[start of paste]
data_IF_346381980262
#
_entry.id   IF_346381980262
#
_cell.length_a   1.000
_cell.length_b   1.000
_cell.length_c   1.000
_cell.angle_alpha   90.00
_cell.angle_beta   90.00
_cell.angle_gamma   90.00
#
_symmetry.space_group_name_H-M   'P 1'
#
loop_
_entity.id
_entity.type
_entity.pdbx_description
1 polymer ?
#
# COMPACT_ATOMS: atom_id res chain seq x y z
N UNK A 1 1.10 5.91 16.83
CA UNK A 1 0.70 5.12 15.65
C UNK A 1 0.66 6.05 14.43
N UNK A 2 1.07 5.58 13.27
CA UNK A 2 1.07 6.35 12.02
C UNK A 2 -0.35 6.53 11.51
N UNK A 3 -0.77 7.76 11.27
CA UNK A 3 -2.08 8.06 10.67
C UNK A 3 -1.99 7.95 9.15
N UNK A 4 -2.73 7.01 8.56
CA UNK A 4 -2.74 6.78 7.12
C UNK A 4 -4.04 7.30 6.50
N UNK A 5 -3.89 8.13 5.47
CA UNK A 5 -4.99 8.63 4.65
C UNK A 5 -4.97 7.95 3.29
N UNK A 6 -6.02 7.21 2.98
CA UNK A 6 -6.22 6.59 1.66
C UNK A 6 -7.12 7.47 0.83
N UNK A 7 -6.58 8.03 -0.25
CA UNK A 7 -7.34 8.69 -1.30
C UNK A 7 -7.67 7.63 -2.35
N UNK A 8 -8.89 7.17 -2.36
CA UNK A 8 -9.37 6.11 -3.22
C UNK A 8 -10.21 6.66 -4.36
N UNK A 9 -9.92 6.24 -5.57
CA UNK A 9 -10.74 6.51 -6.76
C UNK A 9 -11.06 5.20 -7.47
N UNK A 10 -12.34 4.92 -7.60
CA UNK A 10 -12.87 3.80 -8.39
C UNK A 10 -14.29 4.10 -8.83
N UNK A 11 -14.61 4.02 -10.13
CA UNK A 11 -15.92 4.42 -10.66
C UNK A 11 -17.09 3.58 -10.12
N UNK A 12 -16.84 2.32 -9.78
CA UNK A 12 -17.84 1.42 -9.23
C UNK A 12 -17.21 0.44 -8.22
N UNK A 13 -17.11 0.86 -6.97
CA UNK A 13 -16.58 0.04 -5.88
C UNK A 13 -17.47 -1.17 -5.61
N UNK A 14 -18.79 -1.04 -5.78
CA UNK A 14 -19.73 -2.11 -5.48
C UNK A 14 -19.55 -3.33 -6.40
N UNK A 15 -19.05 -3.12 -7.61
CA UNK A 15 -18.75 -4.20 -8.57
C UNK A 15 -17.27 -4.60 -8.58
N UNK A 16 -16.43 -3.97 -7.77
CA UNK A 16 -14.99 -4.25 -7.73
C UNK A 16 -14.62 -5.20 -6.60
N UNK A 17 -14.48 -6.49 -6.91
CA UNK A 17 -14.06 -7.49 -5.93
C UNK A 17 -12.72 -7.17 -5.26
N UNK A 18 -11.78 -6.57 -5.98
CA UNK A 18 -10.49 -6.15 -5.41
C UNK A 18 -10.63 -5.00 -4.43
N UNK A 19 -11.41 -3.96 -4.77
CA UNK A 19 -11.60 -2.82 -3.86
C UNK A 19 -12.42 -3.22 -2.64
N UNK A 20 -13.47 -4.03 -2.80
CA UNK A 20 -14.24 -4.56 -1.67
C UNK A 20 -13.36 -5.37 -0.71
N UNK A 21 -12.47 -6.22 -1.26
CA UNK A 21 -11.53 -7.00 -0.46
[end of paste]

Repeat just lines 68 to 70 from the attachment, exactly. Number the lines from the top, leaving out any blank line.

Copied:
C UNK A 16 -14.62 -5.20 -6.60
N UNK A 17 -14.48 -6.49 -6.91
CA UNK A 17 -14.06 -7.49 -5.93